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News 312 views update:Aug 31, 2006

England hosts workshops to help farmers understand new legislation

Workshops to help pig and poultry farmers across England understand new regulations to control pollution have been organised by the Environment Agency, National Farmers' Union and pig and poultry industry organisations including the National Pig Association.

Pollution Prevention Control (PPC) regulations will require large-scale pig and poultry farms to have a permit in order to control the impact they have on the environment. Operators are being urged to prepare in good time to make their applications.


Rob Robinson, Agricultural Policy Manager for the Environment Agency said: "Farmers have told us they sometimes find new regulations daunting and difficult to understand.


"So it is important we communicate with them the in best way possible to make things as easy as we can for farmers. This is why we have been working closely with the farming industry organisations like the National Farmers' Union to set up these workshops and put all the new legislation into context."


In order to continue to operate legally, farms with places for more than 750 breeding sows, or 2,000 production pigs and poultry producers with more than 40,000 birds will have to apply for permits between November 2006 and January 2007. At present failure to comply could lead to fines of up to £20,000 or a three-month custodial sentence.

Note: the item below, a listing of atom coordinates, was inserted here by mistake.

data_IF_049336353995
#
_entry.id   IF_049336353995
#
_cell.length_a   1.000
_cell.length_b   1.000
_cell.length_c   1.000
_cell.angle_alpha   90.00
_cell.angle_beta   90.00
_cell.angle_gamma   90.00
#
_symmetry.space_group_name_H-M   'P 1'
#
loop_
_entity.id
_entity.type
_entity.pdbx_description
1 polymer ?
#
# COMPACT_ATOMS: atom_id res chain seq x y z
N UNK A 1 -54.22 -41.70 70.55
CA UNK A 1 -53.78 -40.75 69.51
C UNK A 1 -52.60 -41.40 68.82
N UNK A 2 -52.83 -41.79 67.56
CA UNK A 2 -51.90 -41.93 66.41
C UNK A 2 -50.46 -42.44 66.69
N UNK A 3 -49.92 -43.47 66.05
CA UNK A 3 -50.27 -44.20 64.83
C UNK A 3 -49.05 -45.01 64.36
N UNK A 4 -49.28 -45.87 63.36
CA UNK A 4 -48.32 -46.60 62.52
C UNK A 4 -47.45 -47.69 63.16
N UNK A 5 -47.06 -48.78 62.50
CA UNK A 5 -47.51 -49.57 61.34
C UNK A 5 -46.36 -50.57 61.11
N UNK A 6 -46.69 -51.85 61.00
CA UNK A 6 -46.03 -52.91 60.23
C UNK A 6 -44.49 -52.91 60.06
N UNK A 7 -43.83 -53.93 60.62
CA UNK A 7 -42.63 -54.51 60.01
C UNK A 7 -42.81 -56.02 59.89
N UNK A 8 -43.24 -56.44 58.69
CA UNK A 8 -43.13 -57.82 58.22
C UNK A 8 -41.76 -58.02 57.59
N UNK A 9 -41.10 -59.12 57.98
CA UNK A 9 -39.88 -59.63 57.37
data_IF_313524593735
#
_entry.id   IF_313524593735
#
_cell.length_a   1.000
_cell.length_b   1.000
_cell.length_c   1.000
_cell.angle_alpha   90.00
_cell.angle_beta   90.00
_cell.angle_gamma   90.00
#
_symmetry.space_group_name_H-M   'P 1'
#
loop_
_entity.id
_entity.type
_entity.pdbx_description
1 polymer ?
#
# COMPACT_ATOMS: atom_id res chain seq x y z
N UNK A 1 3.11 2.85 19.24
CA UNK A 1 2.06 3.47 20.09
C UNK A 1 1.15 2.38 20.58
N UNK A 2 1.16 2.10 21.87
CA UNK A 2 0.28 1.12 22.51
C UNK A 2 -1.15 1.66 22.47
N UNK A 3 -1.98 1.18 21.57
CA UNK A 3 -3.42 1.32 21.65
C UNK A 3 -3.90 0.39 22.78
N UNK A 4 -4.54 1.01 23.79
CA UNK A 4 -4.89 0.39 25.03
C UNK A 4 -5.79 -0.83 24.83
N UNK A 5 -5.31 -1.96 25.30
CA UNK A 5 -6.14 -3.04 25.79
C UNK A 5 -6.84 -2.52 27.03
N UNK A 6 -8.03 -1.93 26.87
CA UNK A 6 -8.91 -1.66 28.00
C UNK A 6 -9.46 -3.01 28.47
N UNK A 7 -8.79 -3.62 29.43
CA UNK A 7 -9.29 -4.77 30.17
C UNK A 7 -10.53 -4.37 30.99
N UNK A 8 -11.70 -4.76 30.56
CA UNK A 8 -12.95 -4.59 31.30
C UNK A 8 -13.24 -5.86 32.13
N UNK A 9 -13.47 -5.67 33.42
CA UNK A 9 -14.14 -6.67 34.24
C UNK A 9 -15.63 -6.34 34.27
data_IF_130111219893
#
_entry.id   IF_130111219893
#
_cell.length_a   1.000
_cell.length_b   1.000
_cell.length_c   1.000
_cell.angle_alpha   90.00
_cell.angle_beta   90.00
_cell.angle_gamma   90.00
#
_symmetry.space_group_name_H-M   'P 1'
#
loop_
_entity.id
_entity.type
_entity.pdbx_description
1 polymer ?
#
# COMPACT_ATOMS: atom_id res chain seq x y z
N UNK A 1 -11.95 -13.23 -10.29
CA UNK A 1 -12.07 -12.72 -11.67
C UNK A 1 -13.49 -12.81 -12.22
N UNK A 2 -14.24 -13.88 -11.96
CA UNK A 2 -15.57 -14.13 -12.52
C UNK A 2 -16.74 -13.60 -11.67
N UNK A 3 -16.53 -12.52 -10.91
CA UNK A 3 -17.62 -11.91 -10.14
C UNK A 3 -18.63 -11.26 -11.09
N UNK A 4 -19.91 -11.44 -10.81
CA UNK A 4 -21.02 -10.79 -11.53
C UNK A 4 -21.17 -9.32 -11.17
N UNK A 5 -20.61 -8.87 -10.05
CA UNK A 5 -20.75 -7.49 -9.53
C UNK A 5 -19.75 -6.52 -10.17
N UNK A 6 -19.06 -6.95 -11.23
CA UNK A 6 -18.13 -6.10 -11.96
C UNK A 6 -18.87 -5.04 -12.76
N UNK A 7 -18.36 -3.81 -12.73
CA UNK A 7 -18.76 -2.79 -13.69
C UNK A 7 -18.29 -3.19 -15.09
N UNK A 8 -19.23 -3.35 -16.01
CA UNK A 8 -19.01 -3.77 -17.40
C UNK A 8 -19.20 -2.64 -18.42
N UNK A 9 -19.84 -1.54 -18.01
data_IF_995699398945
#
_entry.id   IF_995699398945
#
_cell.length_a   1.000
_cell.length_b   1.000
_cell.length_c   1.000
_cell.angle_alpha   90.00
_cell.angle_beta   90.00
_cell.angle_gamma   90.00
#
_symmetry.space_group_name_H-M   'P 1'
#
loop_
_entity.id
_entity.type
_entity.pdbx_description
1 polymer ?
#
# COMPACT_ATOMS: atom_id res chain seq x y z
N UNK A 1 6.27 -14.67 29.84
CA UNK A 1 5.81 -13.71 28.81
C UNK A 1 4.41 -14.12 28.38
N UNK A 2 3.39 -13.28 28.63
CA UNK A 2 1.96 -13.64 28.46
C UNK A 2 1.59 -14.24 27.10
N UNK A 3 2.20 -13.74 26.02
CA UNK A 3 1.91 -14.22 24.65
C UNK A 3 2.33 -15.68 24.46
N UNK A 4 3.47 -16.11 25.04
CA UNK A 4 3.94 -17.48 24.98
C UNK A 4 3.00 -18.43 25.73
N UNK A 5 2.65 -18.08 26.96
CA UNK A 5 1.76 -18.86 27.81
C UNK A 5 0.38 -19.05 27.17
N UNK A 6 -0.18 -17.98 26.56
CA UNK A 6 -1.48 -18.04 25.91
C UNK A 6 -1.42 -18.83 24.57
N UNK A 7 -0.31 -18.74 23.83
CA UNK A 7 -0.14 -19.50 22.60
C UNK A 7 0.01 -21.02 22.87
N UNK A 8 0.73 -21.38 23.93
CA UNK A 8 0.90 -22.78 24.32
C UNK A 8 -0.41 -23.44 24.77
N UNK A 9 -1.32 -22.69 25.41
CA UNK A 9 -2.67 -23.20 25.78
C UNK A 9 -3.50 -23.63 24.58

With around 1,200 producers estimated to be affected by the new legislation, both the Environment Agency and NFU are keen to ensure the application process is as straightforward as possible.


National Farmers' Union Poultry Board chairman, Charles Bourns said: "We are supporting the Environment Agency to hold these workshops. They are a really useful opportunity for producers to get a handle on the new legislation and submit an application in time to meet the deadline."


National Pig Association manager, Barney Kay said: "These workshops are an excellent opportunity for the producers to receive advice on completing their applications which should help eliminate errors in filling out the forms."


For more information, visit the Environment Agency website.

Editor WorldPoultry

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